Soybean, Corn Rebound With Wider Markets As Investors Eye More Stimulus
Chicago soybean and corn futures rose for the first time in four sessions on Tuesday as expectations of policy action to curb economic fallout from the coronavirus outbreak helped financial markets regain ground after a day-earlier drubbing.
Wheat was also firm, adding to a slight gain on Monday when chart-based buying helped it buck the general downward trend.
Grain markets were waiting for monthly supply and demand estimates from the U.S. Department of Agriculture (USDA) later in the day, while also assessing Chinese demand as activity in the country resumes after drastic measures to contain the coronavirus that originated there.
"Everything, commodities and equities, was dragged down previously but today there is some buying. There is talk about stimulus, but we are not sure how stimulus is going to help at this point of time," said Phin Ziebell, agribusiness economist at National Australia Bank.
Oil and equity markets staged solid rebounds after Monday's dramatic losses that also reflected Saudi plans to launch a price war with rival oil exporter Russia.
U.S. President Donald Trump, who continued to play down the threat posed by the flu-like virus, said he would announce economic measures on Tuesday and would discuss a payroll tax cut with Congress to bolster the economy.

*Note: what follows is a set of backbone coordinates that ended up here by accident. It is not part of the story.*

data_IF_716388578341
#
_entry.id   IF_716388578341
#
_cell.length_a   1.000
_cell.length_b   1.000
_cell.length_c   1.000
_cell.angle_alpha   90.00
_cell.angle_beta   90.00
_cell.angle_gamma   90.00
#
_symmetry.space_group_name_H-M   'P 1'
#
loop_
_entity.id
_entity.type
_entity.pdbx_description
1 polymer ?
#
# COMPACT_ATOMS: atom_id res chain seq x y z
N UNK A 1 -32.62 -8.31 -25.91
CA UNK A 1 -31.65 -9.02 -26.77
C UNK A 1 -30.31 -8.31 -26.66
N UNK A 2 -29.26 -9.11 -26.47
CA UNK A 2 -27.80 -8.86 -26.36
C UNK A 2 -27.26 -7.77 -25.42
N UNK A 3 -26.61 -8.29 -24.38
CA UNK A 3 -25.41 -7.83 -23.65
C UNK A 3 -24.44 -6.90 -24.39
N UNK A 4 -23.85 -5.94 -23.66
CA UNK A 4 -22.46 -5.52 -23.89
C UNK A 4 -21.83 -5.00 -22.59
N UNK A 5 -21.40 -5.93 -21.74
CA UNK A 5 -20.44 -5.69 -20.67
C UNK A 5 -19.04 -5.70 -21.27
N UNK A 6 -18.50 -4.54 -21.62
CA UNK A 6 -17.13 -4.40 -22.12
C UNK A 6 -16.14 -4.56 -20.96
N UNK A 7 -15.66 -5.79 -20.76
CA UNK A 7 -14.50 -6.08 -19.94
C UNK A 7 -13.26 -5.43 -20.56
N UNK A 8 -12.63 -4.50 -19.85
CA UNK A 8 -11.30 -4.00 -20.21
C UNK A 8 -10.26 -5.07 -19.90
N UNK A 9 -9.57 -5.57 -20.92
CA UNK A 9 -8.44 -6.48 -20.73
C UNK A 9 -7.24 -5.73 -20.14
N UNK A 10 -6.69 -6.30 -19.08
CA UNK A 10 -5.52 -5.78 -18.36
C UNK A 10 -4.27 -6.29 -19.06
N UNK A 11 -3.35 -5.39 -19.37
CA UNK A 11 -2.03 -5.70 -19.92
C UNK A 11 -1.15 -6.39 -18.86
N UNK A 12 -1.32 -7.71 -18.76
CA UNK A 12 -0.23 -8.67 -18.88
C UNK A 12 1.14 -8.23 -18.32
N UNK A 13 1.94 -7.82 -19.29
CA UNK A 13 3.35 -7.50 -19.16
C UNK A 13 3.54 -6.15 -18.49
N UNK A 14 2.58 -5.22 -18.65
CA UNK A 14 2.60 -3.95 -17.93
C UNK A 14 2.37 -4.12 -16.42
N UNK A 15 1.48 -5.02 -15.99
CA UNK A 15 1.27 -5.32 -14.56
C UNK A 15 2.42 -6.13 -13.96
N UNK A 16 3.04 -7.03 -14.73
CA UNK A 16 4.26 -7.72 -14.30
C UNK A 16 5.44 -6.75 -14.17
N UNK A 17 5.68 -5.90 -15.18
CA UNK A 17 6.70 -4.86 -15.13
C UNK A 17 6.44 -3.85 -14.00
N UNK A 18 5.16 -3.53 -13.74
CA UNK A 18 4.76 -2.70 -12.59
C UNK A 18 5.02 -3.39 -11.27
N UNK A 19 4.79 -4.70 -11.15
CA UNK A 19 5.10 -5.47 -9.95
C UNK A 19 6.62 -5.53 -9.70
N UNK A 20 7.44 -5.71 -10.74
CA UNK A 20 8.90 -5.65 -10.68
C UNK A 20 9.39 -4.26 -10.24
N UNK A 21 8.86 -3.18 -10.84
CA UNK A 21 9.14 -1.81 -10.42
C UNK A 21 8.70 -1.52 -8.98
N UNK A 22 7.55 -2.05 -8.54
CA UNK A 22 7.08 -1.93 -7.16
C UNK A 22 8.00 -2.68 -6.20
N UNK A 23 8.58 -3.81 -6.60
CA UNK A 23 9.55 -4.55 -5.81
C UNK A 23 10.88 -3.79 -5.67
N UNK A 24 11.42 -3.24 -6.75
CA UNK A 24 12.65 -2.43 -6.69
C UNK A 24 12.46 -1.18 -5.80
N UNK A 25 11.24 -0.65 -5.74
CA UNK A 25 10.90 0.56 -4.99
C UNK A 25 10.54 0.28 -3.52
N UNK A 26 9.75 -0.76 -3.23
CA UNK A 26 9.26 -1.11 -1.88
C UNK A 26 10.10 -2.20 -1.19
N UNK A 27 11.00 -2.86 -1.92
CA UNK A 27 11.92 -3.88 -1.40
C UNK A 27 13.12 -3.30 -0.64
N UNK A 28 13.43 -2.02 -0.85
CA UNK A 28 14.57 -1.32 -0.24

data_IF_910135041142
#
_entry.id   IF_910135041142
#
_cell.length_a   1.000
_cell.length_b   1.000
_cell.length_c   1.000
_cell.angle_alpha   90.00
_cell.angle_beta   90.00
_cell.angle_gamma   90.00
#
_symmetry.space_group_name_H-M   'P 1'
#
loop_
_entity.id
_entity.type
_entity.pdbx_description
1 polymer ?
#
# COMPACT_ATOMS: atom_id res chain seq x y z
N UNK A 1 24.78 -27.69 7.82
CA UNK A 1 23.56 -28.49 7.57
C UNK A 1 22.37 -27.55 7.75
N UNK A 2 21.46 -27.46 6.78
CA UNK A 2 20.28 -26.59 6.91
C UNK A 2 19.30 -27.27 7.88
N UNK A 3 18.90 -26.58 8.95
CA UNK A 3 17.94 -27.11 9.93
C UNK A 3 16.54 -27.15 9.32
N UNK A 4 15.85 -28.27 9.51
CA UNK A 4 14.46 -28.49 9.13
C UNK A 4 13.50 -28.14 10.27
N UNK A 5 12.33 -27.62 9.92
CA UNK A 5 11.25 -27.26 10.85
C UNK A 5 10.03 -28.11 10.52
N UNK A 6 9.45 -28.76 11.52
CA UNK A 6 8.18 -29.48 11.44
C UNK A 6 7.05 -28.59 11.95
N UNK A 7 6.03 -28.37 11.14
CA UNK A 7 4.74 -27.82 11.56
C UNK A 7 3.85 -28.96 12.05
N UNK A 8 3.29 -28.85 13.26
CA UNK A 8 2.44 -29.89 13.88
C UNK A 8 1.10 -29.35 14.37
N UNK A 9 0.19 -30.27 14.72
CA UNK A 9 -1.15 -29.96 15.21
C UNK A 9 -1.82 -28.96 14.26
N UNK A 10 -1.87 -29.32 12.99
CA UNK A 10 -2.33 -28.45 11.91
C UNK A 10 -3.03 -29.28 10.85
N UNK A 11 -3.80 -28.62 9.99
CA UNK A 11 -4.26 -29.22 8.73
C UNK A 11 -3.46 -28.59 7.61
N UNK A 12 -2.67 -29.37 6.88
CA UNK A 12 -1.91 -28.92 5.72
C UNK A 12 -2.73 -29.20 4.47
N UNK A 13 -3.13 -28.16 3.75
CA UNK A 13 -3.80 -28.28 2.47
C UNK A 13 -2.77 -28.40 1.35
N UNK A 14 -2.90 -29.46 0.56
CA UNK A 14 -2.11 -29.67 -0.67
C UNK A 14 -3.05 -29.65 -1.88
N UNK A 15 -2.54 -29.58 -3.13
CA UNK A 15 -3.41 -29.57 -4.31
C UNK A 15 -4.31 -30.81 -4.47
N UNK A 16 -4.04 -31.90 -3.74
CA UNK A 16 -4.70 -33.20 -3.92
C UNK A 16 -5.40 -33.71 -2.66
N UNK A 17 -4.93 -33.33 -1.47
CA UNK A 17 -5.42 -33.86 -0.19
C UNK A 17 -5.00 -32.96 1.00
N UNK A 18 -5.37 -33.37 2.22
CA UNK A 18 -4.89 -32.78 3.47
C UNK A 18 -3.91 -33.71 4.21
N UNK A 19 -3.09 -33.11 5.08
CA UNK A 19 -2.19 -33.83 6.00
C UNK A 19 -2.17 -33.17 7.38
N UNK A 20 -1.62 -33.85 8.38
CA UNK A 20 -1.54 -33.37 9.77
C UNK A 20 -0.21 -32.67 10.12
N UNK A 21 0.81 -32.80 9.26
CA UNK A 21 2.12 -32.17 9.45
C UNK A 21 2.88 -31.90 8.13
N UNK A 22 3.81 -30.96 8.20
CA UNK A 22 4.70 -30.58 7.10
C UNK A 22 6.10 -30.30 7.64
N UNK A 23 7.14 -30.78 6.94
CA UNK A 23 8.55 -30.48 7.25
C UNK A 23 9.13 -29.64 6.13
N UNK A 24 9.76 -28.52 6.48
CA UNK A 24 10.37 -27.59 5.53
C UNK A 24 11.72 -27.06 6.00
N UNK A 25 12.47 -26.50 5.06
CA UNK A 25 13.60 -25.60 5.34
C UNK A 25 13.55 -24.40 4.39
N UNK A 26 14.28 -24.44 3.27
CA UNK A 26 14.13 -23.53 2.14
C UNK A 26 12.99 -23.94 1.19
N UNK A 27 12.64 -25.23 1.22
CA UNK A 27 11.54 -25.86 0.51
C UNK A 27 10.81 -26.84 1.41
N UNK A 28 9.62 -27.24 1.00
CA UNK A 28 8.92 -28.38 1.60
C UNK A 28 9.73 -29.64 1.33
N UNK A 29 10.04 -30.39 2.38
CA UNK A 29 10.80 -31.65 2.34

The most-active soybean contract on the Chicago Board of Trade was up 1.0% at $8.78-1/2 a bushel by 1300 GMT, as it pulled away from Monday's six-month low of $8.67.
CBOT corn also added 1.0%, to $3.76-1/2 a bushel, while wheat gained 0.8% to $5.23 a bushel.
The USDA on Monday confirmed a relatively modest sale of U.S. soybeans, saying private exporters sold 123,500 tonnes of the oilseed to unknown destinations.
However, analysts remained cautious about the scope for an immediate ramp-up in Chinese purchases of the U.S. crop following a trade deal with Washington.
"A record-high soybean crop is just being harvested and loaded in Brazil," Commerzbank said in a note.
"At the moment, U.S. soybeans are more expensive even if they fall within the first tariff-exempt import contingents that have now been allocated."
However, a selling strike by farmers in Argentina, another exporter of soybeans, could potentially disrupt supply there. Argentine growers are protesting at their government's move to raise export taxes for soybeans and byproducts.